DOE’s electrification program 91% off-target, says COA

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    THE Department of Energy’s boast to achieve 100 percent electrification for all household was nowhere near the ballpark.

    In the 2019 audit of the DOE, the Commission on Audit (COA) revealed that the P500 million Total Electrification Program (TEP) will not benefit the targeted 450,000 families as initially planned.

    DOE’s estimates are in fact way off the mark, with the detailed breakdown of the program budget showing only 38,092 of power-less households will be connected – a 91.54 percent drop from the original target.

    In its report, the audit team did not pull its punches, pinning the blame squarely on Energy Secretary Alfonso Cusi.

    “The TEP with a total budget of P500 million does set target of P450,000 HHs for electrification was operationalized through the directive of the DOE Secretary and without the prior approval of the Project Review Committee,” it pointed out.

    Auditors said other than quoting the half-billion pesos tag price and the target figure, the project cited little else.

    “TEP has no clear and concrete guidelines on the implementation for CY 2019 and 2020 which could affect the efficient utilization of funds and implementation of electrification of targeted HHs,” they noted.

    In its comment, the DOE management said its “Task Force E-Power Mo” will work to enhance existing guidelines on the implementation particularly on the observance of the timetable by the contractors.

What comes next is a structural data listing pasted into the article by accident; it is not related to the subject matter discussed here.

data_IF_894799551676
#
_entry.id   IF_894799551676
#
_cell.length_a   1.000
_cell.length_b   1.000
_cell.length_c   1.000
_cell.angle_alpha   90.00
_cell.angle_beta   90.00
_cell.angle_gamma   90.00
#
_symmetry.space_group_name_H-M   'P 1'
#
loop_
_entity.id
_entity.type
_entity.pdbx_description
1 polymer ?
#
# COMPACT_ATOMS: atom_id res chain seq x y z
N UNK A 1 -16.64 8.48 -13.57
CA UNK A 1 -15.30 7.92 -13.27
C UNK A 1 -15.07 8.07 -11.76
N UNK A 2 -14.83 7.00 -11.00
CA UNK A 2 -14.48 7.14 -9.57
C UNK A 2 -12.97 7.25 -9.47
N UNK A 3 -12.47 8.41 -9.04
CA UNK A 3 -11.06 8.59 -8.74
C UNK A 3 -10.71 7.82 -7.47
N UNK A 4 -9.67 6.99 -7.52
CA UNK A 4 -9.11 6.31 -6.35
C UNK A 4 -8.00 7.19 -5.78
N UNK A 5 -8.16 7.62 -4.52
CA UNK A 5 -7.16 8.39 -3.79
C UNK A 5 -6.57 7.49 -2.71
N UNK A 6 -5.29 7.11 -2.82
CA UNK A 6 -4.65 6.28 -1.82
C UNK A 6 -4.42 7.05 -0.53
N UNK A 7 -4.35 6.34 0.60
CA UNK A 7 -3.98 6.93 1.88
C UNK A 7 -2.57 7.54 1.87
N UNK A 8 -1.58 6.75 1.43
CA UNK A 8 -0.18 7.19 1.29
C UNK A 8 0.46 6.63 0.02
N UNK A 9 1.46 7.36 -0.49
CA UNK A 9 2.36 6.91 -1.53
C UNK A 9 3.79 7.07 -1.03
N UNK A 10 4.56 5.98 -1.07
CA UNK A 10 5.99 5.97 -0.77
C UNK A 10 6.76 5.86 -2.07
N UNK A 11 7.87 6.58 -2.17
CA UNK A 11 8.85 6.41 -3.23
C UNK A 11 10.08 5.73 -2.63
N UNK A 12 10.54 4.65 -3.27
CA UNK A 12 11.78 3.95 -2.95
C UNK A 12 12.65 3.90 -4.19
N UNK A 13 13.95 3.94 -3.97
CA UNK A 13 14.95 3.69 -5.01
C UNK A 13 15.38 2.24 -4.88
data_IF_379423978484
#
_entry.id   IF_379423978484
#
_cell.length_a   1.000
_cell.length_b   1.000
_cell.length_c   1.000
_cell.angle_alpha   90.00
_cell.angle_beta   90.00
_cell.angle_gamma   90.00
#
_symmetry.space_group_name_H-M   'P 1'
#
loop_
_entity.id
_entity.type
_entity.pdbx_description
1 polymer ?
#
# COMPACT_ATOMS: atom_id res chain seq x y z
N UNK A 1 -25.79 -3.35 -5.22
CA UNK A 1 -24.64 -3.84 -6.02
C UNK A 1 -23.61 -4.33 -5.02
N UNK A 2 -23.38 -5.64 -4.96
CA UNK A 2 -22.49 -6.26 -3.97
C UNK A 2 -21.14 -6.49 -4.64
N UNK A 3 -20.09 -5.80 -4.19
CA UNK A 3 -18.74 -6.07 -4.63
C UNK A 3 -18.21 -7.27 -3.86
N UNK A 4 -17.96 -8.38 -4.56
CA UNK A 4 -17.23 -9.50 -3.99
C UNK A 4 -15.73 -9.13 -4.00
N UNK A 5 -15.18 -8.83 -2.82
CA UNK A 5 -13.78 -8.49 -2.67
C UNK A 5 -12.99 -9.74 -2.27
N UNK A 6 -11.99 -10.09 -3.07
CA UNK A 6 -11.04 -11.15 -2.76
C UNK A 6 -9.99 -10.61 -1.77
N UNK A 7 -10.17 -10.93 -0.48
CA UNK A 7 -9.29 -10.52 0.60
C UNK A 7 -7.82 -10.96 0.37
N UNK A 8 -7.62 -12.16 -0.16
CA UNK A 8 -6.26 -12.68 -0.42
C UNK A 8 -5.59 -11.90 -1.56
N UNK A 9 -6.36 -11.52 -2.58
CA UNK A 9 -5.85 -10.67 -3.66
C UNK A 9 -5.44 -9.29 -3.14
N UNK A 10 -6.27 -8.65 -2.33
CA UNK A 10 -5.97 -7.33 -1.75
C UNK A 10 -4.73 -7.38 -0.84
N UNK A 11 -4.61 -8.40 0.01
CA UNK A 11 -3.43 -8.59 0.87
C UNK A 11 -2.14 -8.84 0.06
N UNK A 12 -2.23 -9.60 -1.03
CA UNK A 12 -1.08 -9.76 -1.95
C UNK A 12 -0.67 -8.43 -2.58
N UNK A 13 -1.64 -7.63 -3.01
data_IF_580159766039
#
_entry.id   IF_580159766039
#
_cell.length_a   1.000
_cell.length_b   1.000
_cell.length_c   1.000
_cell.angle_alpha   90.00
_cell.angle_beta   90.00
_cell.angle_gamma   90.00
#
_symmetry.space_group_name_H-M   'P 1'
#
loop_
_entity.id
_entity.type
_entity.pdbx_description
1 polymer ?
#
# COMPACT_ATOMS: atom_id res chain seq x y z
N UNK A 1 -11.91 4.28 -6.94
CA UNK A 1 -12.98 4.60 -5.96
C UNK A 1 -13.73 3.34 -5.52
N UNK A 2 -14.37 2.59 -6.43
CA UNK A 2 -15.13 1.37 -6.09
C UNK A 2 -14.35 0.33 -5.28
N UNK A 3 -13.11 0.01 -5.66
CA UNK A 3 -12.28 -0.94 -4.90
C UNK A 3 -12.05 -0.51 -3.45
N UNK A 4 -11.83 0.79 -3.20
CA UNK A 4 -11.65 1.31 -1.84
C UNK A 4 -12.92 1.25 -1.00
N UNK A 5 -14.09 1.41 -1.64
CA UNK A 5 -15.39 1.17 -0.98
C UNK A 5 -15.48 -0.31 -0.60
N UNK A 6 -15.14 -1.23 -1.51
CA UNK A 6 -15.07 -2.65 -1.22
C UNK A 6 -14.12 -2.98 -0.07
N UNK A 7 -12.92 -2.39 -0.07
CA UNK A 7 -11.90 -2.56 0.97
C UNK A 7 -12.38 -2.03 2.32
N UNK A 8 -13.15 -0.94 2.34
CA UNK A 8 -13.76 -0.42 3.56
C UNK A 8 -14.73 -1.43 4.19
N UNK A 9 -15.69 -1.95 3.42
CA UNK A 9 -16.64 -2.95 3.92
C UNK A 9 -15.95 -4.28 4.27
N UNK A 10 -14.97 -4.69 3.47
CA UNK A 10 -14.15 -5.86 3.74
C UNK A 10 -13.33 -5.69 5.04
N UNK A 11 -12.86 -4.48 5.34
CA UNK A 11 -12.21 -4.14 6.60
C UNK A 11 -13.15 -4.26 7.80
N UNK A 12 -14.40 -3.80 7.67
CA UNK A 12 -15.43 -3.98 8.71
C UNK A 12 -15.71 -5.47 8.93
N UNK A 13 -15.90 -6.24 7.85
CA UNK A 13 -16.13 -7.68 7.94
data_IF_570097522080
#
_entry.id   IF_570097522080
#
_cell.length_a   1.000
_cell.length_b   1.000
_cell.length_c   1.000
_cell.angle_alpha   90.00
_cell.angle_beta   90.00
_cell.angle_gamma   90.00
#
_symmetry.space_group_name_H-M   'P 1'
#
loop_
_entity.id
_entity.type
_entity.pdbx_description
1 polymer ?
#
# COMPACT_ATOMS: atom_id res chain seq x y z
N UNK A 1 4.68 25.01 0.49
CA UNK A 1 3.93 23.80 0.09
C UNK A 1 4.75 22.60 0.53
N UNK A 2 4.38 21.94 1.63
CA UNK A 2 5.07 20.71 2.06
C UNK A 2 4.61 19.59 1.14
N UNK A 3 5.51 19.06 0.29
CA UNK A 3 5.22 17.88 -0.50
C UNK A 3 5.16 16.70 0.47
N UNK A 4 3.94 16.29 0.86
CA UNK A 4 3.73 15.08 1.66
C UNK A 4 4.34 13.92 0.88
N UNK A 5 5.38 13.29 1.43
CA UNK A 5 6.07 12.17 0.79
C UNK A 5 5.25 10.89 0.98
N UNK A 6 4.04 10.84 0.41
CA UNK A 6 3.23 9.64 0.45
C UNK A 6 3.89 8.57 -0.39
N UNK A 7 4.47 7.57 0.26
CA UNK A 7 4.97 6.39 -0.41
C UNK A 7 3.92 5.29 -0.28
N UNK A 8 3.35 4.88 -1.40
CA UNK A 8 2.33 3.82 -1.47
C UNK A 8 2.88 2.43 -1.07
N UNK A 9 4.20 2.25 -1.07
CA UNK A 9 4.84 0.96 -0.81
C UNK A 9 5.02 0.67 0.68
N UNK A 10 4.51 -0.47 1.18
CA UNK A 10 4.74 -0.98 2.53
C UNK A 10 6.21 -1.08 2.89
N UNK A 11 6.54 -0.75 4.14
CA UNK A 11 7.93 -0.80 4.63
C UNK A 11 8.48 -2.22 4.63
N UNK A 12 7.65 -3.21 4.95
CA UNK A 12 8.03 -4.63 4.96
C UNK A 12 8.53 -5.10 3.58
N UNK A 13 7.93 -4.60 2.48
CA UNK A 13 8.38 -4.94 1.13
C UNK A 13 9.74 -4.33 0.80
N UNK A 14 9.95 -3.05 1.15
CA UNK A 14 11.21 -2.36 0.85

It threatened to impose penalties “to ensure efficient and effective implementation.”
    According to the initial plan, the TEP will deliver power to the target beneficiary families both through grid electrification and off-grid.

    In the 2019 budget, it earmarked P495 million for “power supply systems” with the P5 million balance to be spent on maintenance and other operating expenses.

    Under the same plan, the project implementation will be spearheaded by the National Electrification Administration (NEA) which was also authorized to identify the household beneficiaries.

    Despite the lack of detailed planning, the project and its hefty allocation still passed through the budget process.

    “Review of the submitted documents revealed that there were no …detailed guidance on program strategies, operational activities, implementing processes, reporting requirements, monitoring and evaluation mechanism, and responsibilities of key stakeholders that would enhance the achievement of the program outputs,” the Commission on Audit said.

    In a January 7, 2020 letter submitted to the COA, the director of the Electric Power Industry Management Bureau (EPIMB) informed the audit team that the TEP was “a directive from the Secretary and did not pass through the DOE Projects Review Committee (PRC).

    “It was only during the various information, education and campaign workshops conducted during the year that the proposed sub-projects were finalized and approved by the DOE,” the audit team said.

    The results showed the original projections have been overly optimistic as the tag price of connection through various systems showed costs per household ranging from P27,478 to as high as P83,703.70.

    Based on these calculations the DOE would have to spend P495 million to connect 38,092 households.